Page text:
DETROIT (WWJ) – After storms ripped through southeastern Michigan Monday, 15,000 homes and businesses are still powerless the following afternoon.
DTE is working to restore power around Metro Detroit, with the bulk of the outages in Wayne County. The original number of customers without power after the thunderstorms was above 30,000.READ MORE: Michigan Matters: From Mackinac to Motor Bella, Major Events Return
Kathy Horste lost electrical service after a tree fell on power lines in her Southfield neighborhood.
“I was just very relieved that it wasn’t one of my trees, because I have a lot of trees that are old and we’ve had so much rain that, you know, they can only absorb so much water before limbs start falling,” Horeste said.
WWJ’s Ron Dewey said one neighborhood on Detroit’s east side was hit especially hard with downed trees blocking streets in the 7-mile/Ryan area.READ MORE: Rolling Stone Magazine Named ‘Respect’ #1 Song Of All Time
Ella Thomas, a West Virginia native, has seen her fair share of heavy weather, but Monday’s hit-and-run storm even caught her off guard. A tree uprooted and fell in between her Yonka street home and the house next door, crushing her car in the driveway along with the side door awning.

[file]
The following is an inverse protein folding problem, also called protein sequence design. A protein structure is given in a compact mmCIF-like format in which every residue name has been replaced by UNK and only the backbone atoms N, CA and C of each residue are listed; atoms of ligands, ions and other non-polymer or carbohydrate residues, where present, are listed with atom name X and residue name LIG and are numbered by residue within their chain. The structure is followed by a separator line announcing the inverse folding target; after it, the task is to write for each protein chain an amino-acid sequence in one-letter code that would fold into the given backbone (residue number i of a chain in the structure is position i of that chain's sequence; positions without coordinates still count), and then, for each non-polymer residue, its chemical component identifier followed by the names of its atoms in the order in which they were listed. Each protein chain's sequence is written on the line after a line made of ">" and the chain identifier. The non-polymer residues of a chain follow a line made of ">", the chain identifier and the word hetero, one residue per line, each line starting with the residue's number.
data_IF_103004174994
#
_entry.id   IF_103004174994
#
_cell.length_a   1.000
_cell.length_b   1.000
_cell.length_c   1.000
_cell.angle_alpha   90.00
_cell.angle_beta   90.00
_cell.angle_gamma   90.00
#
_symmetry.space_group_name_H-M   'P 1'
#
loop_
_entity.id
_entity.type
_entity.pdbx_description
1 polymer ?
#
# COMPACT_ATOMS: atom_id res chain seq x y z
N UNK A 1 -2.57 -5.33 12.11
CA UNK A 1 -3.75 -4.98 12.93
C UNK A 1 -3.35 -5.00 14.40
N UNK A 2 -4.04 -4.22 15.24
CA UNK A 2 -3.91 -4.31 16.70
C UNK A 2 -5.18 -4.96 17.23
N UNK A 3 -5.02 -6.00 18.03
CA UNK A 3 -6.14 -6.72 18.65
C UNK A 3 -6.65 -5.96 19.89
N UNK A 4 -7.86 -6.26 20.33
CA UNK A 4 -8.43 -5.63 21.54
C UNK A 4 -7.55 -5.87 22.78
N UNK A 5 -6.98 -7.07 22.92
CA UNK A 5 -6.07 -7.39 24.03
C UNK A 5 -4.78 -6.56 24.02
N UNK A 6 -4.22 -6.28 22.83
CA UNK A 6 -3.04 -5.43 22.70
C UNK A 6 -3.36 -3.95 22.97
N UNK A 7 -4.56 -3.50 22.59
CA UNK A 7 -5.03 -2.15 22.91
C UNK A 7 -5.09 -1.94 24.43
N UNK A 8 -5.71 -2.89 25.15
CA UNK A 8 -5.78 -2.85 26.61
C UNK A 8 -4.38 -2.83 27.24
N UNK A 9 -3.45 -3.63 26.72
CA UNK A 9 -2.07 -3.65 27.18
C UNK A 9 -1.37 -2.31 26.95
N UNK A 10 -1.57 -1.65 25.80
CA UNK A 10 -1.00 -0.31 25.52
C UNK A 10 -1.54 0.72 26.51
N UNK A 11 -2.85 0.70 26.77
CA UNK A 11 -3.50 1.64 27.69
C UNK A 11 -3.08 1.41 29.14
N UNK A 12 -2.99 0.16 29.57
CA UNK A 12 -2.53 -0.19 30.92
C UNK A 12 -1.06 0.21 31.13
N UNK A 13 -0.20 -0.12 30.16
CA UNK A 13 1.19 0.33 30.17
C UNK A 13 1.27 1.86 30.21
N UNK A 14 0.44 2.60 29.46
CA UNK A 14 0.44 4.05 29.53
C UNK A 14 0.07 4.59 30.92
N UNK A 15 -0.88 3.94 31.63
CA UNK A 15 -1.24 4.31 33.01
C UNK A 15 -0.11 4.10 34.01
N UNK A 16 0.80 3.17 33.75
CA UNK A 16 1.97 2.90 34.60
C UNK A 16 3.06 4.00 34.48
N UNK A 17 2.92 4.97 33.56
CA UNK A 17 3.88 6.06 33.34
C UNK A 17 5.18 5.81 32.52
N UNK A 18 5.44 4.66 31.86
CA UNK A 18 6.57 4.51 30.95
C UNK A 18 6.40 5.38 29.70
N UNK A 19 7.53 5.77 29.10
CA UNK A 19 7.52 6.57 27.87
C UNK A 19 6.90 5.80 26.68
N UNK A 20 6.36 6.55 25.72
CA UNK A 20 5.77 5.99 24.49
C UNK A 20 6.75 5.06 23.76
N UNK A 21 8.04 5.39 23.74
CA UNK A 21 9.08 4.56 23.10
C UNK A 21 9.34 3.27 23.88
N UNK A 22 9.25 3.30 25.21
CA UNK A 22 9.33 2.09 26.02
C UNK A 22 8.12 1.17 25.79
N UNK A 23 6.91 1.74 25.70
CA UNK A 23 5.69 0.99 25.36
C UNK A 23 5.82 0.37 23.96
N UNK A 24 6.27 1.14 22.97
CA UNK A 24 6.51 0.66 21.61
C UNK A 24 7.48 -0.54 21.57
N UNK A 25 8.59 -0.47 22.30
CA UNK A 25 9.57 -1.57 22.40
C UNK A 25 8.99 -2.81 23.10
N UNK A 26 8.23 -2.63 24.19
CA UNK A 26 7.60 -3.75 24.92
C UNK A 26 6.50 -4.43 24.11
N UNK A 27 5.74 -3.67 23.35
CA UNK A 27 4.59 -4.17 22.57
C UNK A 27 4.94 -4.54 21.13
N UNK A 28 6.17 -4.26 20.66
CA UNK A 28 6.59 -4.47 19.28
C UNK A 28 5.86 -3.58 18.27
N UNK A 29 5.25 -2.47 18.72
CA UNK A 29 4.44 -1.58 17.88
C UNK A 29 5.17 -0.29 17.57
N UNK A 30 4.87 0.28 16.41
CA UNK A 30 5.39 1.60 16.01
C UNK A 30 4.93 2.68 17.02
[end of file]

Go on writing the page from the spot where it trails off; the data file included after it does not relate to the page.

Randy Wright was caught in one of the heavier storms while walking home, soaking wet, and almost lost his umbrella. His home was spared major damage by a large tree that fell next to it.
The National Weather Service said yesterday’s storms had winds gusting to 65 mph in St. Clair Shores and pelted the Adrian area with hail up to one and a half inches in diameter.
Representatives from DTE said no major restoration projects are in the works, just a lot of smaller jobs. They expect power to be restored to everyone by the end of the day.MORE NEWS: Fourth Stimulus Check: Will You See Another Relief Payment Soon?
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